Newcastle: Since 30th January 2022, drivers in Newcastle who use the worst-polluting lorries, buses, and taxis are charged to enter the city centre. Charges range between £12.50 and £50 a day.

Oxford: On 28 February 2022, Oxford launched a pilot Zero Emission Zone (ZEZ) covering several streets in the city centre. All petrol and diesel vehicles, including hybrids, pay a daily charge if driven in the current Oxford ZEZ between 7 am and 7 pm, unless they have a 100 percent discount or exemption.

Sheffield: Sheffield will implement a charging CAZ in early 2023. Its class C CAZ will charge buses, taxis, vans, and lorries to drive in the zone. Charges will be £10 per day for light good vehicles and taxis, rising to £50 per day for buses, coaches, and HGVs.

Scotland's Low Emission Zones

Glasgow: Glasgow was the first city in Scotland to implement a Low Emission Zone. Phase 2, which includes all vehicles, is now in operation and will be enforced from 1 June 2023.

It's worth noting that some cities, like Derby and Leeds, had initially proposed CAZs but later decided not to proceed with them due to various reasons. Additionally, other cities like Brighton and Norwich have low emission zones that currently apply only to local buses.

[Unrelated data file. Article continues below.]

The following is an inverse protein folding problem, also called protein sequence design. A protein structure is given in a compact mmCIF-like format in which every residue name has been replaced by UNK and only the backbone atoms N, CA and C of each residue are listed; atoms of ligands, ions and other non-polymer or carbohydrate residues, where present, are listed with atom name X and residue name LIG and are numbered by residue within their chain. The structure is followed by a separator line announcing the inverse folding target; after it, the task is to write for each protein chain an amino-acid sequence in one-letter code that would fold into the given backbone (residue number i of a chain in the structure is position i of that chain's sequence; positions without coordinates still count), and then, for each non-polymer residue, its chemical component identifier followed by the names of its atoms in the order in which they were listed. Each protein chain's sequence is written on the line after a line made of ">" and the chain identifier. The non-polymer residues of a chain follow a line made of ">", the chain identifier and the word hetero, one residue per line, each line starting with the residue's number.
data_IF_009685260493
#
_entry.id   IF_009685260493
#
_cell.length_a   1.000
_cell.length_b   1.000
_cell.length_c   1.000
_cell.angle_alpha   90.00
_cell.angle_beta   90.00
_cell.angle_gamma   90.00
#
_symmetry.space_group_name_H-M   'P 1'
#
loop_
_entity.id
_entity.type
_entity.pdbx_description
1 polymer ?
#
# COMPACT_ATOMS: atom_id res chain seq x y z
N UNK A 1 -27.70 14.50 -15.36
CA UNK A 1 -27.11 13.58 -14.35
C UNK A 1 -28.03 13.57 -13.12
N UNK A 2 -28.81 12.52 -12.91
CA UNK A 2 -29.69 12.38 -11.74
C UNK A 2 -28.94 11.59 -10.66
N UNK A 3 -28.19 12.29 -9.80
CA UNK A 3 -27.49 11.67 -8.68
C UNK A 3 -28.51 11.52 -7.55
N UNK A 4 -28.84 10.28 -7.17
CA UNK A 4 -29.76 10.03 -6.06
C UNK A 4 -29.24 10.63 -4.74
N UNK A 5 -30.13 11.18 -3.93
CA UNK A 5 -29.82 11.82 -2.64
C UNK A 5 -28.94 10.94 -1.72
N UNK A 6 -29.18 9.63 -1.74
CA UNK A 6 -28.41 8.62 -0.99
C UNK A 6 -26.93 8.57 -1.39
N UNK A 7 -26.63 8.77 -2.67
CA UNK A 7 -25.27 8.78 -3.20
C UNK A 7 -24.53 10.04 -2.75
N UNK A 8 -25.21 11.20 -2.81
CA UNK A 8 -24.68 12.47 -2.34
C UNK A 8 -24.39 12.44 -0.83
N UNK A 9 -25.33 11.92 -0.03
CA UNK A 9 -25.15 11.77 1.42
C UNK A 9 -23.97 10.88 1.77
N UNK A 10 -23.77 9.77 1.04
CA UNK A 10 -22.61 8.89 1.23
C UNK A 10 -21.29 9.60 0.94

Which Cities are Proposing Clean Air Zones?

Manchester: A proposal has been made for a Clean Air Zone across Greater Manchester. The initial plan set for May 2022 was rejected, with new proposals set to be consulted on in 2023.

Aberdeen: Introduced a Low Emissions Zone in May 2022, but enforcement will not commence until May 2024. The zone will prohibit pre-Euro VI diesel cars (generally those registered before 2015) and pre-Euro IV petrol cars (generally those registered before 2006).

Dundee: Introduced a Low Emissions Zone in 2022, but it will not be enforced until May 2024. It follows the same vehicle rules as Aberdeen’s LEZ.

Edinburgh: Introduced a Low Emissions Zone that follows the same rules as Aberdeen and Dundee, with enforcement due to begin in June 2024.

Sheffield: Sheffield’s Clean Air Zone will begin operating in June 2023. It won't affect private vehicles for the time being. Older taxis, vans, and large vehicles will be subject to a charge for entering the zone.

These cities are in the planning or consideration phase for introducing LEZs or CAZs to combat air pollution and improve air quality. The specifics of each zone, such as the charges and the types of vehicles targeted, can vary significantly from one city to another.

Call or message us today to talk about your project. Tel 01751 473136 or Contact Form